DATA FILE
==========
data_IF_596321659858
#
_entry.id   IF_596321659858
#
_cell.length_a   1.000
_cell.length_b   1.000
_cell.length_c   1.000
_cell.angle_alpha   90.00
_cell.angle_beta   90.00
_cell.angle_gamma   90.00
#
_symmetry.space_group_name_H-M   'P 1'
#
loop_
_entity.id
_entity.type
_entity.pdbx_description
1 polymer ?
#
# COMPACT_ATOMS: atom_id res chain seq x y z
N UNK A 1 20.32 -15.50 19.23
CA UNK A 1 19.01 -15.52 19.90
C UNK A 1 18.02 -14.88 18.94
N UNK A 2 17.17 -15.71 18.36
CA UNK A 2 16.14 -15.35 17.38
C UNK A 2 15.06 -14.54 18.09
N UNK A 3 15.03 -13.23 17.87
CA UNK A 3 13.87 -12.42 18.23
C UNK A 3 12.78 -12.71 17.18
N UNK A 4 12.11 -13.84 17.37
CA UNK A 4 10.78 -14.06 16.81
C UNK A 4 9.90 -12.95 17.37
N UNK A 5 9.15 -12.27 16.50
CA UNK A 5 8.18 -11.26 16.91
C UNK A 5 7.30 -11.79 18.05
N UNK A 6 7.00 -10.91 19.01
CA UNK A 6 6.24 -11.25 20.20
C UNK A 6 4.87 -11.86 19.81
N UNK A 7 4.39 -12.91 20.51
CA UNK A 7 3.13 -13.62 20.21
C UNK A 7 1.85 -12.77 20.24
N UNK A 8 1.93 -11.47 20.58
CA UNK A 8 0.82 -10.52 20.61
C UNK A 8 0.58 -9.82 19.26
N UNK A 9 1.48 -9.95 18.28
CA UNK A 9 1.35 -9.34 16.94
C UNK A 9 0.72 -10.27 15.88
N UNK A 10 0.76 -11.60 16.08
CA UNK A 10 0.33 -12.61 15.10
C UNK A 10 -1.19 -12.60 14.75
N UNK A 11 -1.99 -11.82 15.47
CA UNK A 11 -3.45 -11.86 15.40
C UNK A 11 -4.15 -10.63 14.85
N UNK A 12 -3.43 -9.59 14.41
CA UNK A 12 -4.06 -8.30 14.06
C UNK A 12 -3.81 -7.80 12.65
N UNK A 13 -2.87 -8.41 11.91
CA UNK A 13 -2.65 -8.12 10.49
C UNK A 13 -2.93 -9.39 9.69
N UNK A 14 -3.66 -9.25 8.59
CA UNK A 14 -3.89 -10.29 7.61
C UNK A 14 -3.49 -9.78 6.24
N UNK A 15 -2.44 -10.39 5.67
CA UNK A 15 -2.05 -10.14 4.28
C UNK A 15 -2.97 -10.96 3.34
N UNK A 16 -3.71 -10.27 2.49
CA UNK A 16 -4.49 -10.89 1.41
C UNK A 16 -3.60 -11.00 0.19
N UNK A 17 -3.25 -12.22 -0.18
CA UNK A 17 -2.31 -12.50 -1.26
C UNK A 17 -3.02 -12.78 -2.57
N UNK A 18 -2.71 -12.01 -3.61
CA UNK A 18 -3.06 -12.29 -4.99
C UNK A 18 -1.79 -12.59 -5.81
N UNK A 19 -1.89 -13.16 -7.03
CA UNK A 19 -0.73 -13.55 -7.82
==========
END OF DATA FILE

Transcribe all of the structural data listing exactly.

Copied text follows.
data_IF_596321659858
#
_entry.id   IF_596321659858
#
_cell.length_a   1.000
_cell.length_b   1.000
_cell.length_c   1.000
_cell.angle_alpha   90.00
_cell.angle_beta   90.00
_cell.angle_gamma   90.00
#
_symmetry.space_group_name_H-M   'P 1'
#
loop_
_entity.id
_entity.type
_entity.pdbx_description
1 polymer ?
#
# COMPACT_ATOMS: atom_id res chain seq x y z
N UNK A 1 20.32 -15.50 19.23
CA UNK A 1 19.01 -15.52 19.90
C UNK A 1 18.02 -14.88 18.94
N UNK A 2 17.17 -15.71 18.36
CA UNK A 2 16.14 -15.35 17.38
C UNK A 2 15.06 -14.54 18.09
N UNK A 3 15.03 -13.23 17.87
CA UNK A 3 13.87 -12.42 18.23
C UNK A 3 12.78 -12.71 17.18
N UNK A 4 12.11 -13.84 17.37
CA UNK A 4 10.78 -14.06 16.81
C UNK A 4 9.90 -12.95 17.37
N UNK A 5 9.15 -12.27 16.50
CA UNK A 5 8.18 -11.26 16.91
C UNK A 5 7.30 -11.79 18.05
N UNK A 6 7.00 -10.91 19.01
CA UNK A 6 6.24 -11.25 20.20
C UNK A 6 4.87 -11.86 19.81
N UNK A 7 4.39 -12.91 20.51
CA UNK A 7 3.13 -13.62 20.21
C UNK A 7 1.85 -12.77 20.24
N UNK A 8 1.93 -11.47 20.58
CA UNK A 8 0.82 -10.52 20.61
C UNK A 8 0.58 -9.82 19.26
N UNK A 9 1.48 -9.95 18.28
CA UNK A 9 1.35 -9.34 16.94
C UNK A 9 0.72 -10.27 15.88
N UNK A 10 0.76 -11.60 16.08
CA UNK A 10 0.33 -12.61 15.10
C UNK A 10 -1.19 -12.60 14.75
N UNK A 11 -1.99 -11.82 15.47
CA UNK A 11 -3.45 -11.86 15.40
C UNK A 11 -4.15 -10.63 14.85
N UNK A 12 -3.43 -9.59 14.41
CA UNK A 12 -4.06 -8.30 14.06
C UNK A 12 -3.81 -7.80 12.65
N UNK A 13 -2.87 -8.41 11.91
CA UNK A 13 -2.65 -8.12 10.49
C UNK A 13 -2.93 -9.39 9.69
N UNK A 14 -3.66 -9.25 8.59
CA UNK A 14 -3.89 -10.29 7.61
C UNK A 14 -3.49 -9.78 6.24
N UNK A 15 -2.44 -10.39 5.67
CA UNK A 15 -2.05 -10.14 4.28
C UNK A 15 -2.97 -10.96 3.34
N UNK A 16 -3.71 -10.27 2.49
CA UNK A 16 -4.49 -10.89 1.41
C UNK A 16 -3.60 -11.00 0.19
N UNK A 17 -3.25 -12.22 -0.18
CA UNK A 17 -2.31 -12.50 -1.26
C UNK A 17 -3.02 -12.78 -2.57
N UNK A 18 -2.71 -12.01 -3.61
CA UNK A 18 -3.06 -12.29 -4.99
C UNK A 18 -1.79 -12.59 -5.81
N UNK A 19 -1.89 -13.16 -7.03
CA UNK A 19 -0.73 -13.55 -7.82